They also believe in a twin-state solution for Israel and Palestine and ensure North Korea ends its development of nuclear weapons.


The last five years have seen waiting lists rise and sweeping changes to the National Health Service. Even so, the manifesto sees the Conservatives defend their record, and believe a strong economy is key to higher NHS spending.

Tameside along with nine other boroughs in Greater Manchester could see devolution of its NHS budgets – which many critics see as undermining the national service. If elected, the Conservatives aim to offer seven day opening at GP practices.

It aims to allow patients to “make informed choices”, which enables non-NHS operators to run services (as per the 2012 Health and Social Care Act). Part of this plan enables the sale of genome data to third parties to allow for personalised care solutions. A move which could see a plethora of private insurers stood outside Tameside Hospital.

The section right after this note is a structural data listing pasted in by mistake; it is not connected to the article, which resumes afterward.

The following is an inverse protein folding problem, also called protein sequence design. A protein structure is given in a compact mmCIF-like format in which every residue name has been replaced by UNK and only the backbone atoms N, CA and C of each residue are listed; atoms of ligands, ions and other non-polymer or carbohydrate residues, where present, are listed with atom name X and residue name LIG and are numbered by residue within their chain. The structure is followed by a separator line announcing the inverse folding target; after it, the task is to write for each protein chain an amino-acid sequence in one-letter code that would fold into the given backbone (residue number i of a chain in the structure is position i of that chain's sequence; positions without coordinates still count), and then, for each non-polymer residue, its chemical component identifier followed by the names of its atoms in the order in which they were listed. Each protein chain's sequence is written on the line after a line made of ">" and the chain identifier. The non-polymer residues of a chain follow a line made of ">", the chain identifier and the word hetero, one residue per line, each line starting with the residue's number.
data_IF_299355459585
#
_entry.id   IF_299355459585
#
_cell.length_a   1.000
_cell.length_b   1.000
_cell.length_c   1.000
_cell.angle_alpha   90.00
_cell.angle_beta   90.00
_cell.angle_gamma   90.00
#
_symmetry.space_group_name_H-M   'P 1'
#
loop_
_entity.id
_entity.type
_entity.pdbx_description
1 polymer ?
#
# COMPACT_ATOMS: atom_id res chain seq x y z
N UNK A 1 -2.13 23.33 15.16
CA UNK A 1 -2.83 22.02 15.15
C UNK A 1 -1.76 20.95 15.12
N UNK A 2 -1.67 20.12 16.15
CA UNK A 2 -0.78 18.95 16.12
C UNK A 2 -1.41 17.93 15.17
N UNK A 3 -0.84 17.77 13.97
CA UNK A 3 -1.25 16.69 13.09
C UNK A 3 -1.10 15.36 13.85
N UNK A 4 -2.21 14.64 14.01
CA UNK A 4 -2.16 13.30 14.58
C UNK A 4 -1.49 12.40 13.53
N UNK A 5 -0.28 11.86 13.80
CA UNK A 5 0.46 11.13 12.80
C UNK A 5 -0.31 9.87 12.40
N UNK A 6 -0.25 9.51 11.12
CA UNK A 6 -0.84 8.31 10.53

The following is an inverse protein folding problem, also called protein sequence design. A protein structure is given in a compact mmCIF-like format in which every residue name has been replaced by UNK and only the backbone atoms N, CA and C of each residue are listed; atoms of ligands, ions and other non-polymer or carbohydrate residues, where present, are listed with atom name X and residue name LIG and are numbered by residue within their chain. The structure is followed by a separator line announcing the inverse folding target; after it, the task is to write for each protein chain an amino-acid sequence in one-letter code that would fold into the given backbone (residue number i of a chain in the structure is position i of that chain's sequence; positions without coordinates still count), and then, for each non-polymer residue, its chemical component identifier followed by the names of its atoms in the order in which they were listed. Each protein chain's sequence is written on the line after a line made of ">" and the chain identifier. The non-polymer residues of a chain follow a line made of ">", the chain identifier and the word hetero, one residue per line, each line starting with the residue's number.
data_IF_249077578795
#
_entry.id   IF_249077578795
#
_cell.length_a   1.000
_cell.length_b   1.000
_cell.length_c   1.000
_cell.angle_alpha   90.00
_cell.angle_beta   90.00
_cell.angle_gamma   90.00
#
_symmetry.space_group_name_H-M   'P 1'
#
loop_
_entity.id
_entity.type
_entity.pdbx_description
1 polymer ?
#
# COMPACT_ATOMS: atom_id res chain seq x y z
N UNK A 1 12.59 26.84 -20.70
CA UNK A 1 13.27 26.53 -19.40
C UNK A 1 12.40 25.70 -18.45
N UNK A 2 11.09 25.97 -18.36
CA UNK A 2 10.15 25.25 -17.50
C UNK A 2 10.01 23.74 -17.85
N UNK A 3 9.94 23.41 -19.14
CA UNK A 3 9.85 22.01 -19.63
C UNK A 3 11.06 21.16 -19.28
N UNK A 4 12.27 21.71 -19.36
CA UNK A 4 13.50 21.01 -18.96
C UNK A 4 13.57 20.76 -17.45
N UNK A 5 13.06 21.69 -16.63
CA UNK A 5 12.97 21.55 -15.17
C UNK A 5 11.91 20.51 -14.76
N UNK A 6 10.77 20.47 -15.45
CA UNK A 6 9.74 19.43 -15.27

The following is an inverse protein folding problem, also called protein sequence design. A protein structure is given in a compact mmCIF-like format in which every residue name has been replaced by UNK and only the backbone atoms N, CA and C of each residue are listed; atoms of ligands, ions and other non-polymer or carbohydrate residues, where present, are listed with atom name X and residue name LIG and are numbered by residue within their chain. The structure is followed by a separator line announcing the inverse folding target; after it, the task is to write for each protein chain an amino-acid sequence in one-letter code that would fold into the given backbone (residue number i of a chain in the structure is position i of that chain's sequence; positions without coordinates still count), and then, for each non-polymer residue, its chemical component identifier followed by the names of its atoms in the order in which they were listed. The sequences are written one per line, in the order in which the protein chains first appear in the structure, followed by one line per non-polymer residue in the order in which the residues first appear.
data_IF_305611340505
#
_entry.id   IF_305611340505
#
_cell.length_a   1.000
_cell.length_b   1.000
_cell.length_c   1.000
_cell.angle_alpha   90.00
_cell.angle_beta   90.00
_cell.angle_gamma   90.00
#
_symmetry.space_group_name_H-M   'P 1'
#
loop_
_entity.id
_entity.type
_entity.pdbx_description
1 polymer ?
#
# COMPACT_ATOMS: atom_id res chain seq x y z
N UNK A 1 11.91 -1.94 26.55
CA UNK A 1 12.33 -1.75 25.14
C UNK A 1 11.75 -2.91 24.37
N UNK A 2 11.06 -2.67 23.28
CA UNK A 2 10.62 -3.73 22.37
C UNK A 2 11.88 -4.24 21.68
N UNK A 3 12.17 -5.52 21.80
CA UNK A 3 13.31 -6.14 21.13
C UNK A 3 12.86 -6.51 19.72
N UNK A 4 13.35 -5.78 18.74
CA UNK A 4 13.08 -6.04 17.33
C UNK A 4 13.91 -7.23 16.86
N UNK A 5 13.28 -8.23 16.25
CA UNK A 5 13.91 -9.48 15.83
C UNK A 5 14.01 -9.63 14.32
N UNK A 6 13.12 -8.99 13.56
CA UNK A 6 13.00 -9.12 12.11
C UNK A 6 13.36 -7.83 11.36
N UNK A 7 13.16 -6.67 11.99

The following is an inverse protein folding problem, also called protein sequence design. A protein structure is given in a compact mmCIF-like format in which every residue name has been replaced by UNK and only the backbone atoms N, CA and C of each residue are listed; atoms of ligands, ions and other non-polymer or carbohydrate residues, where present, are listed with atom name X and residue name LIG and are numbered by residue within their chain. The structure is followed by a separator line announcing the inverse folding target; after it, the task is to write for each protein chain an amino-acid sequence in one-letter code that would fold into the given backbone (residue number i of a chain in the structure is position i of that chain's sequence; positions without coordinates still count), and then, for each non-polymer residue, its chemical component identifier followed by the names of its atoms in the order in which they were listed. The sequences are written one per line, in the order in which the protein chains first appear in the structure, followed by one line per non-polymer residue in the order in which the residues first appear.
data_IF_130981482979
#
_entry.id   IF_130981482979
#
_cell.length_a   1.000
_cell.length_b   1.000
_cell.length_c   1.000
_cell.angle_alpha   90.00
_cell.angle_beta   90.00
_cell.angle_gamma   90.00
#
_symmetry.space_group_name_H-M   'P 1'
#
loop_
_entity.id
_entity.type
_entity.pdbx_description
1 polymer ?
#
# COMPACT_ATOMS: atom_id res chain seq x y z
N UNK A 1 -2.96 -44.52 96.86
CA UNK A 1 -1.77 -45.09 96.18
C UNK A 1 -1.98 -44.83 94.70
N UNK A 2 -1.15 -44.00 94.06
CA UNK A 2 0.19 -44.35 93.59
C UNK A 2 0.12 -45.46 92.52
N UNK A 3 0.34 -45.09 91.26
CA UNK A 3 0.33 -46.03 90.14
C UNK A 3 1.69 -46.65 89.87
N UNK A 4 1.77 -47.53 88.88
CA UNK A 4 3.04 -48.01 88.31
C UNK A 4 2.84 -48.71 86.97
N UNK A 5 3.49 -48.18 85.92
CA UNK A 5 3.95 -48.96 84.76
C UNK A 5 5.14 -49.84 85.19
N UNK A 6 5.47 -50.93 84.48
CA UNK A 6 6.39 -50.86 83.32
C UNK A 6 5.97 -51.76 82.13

In terms of public health, the Tories aims to introduce plain packaging and end the public display of cigarette packets in all shops. Other plans include anti-obesity measures, which could intermingle with the DWP’s programmes, plus the policies of Public Health England, Tameside and Glossop NHS Clinical Commissioning Group and Tameside MBC.


The Tories’ flagship scheme, dubbed as “a bad 1980s cover version” by its outgoing yellow coalition partners, and attacked by the head of New Charter Housing Trust, is the extension of “Right to Buy”. This entails its extension to housing association properties. This continues the party’s belief in wider home ownership, also exemplified by plans to limit social housing tenancies to five year contracts.

The extended Right to Buy scheme will be funded by local authorities being forced to sell off their most expensive properties. Which, if they’ve already done so to mitigate the worst of the public sector spending cuts, would be unworkable.